by Carol Scheina
The volcano knew from past experience that humans generally fled far away when gases seeped and tremors shook the earth, signaling a pending eruption, but this time around, a man stood on the summit with arms outstretched.
In between its sulfurous gassy burps, the volcano heard the man muttering incantations.
He’s a sorcerer, the volcano realized with a snort of water vapor. There had been plenty of sorcerers who had tried to stop an eruption. They always failed.
The man finished his spell with a stern, “Your power shall be made harmless!”
Well, that’s stupid, the volcano thought. Nothing can stop me. I am heat beyond comprehension! I am destruction! I am–
The volcano’s sensations went dark.
At the base of the volcano’s southeastern slope, a pup, black as obsidian, opened eyes as red as lava and saw a female human face peering back.
“Where did you come from, little one?” she asked.
The pup blinked blurry eyes and waited for the woman to run screaming from its magma and heat and death. It gave a little bark, just in case the woman didn’t realize what he was. Then the pup froze. He’d never barked before.
A hand, soft and smelling like clean rain, rubbed between his ears. His tail, all on its own accord, vibrated like a ground tremor. Volcano-thoughts blew away from his mind like ash in the wind.
He wasn’t quite sure how it all came about, but his heart seemed to melt. He wanted more head rubs, and he knew he’d follow this human anywhere to get them.
The human brought the pup to her home at the base of the mountain, where such glorious scents struck his nose, the sensation sharp and biting. He sneezed a lot at first, but he couldn’t stop sniffing.
Buddy, the human called him. She was Jami.
“If no one else claims you, you can stay with me,” she told him.
Buddy barked his approval.
In Jami’s yard, he’d often feel a sensation bubbling inside, like an explosion of sparks and fire wanting to burst free of his body’s black fur coat. No amount of scratching or rolling would rid him of that sensation, so he did the next best thing: he ran. He sprinted after squirrels and chipmunks and rabbits. When those critters learned to avoid him, he chased bees and learned the hard way that stinging insects were not to be trifled with.
In between his runs, Jami would give him head rubs. In those perfect moments, breathing in her scents of soap, sweat, and comfort, he forgot the bubbling fires within. He’d lick her cheek, her comforting taste lingering on his tongue.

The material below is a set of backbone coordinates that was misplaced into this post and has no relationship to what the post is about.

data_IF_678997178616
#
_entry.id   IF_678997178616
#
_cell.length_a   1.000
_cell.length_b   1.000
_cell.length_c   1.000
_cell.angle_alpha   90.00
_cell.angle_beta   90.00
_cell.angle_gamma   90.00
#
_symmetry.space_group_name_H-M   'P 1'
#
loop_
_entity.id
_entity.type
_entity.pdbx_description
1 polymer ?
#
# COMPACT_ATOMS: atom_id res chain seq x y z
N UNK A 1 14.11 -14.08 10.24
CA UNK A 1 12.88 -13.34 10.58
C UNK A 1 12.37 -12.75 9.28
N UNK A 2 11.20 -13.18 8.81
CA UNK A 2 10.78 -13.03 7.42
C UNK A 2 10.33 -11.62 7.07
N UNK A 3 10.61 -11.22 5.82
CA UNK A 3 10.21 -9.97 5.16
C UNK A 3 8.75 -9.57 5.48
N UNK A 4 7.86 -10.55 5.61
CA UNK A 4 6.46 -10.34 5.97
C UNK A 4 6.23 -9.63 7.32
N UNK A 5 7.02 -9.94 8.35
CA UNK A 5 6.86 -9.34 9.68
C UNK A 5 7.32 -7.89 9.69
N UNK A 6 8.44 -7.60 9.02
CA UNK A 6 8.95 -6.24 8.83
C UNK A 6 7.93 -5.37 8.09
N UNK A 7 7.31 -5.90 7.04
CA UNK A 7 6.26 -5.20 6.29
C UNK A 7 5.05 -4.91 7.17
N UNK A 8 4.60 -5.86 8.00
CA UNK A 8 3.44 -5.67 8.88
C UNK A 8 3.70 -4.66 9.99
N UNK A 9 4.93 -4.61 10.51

The two developed a routine of taking long walks on the volcano’s tree-covered slopes. Buddy had never before known the joys of darting around sharp pine trees, with soft dirt cushioning his paws, warm in the sunbeams, cool in the shadows. There were more temperatures in the world than just scorching hot.
At first, Jami used words like “sit” and “stay.” Buddy knew what she wanted, but the fire inside kept itching at his toes and the dog found himself leaping and bounding right up to her like an unstoppable lava flow. His tail drooped each time he forgot about “stay.”
Jami hugged his neck and whispered words of reassurance. She loved Buddy just the way he was, she explained. His tail thumped.
The dog lost all sense of the years. There was just a world full of running and sniffing… and Jami. Always Jami.
Though there came the day when Buddy found that his legs refused to move, coming to a stumbling halt mid-stride on the mountainside. He suspected what was happening when he collapsed onto his side and couldn’t get back up. He remembered that long-ago time as a volcano, experiencing the same kind of exhaustion after an eruption. Buddy could feel his heart slowing, as much as he willed it to keep burning.
But there had only ever been so much fire inside that black fur coat.
Jami’s face appeared above the dog’s. Buddy licked the salty wet around her eyes. As long as Jami rubbed his head, all was right in the world.
He gave her one more tail thump.
The last of the energy burned out.
The volcano was a mountain again. Deep inside its core, the magma and gases churned slow and sleepy. The sorcerer had done his job well. The volcano’s fires had been made harmless.
In the past, this was when the volcano would’ve slept as well, shutting off its sensations for the next millennia or so, when the gases would rise again. But it couldn’t sleep. Something new churned away inside it. An energy all of its own.
It burned at the volcano’s core as it felt Jami’s footsteps descending its mountainside without his black paws padding by her side. She shouldn’t be alone.
The volcano recalled the incantation the sorcerer had used. Silently it chanted, pulling at sluggish magma, gases, this newfound energy it had found — anything to recreate the spell. To transform again. Anything to return to his Jami.
* * *
About the Author
Carol Scheina is a deaf speculative fiction author who hails from the Northern Virginia region. Her stories have appeared in publications such as Flash Fiction Online, Daily Science Fiction, Escape Pod, and more. You can find more of her work at carolscheina.wordpress.com.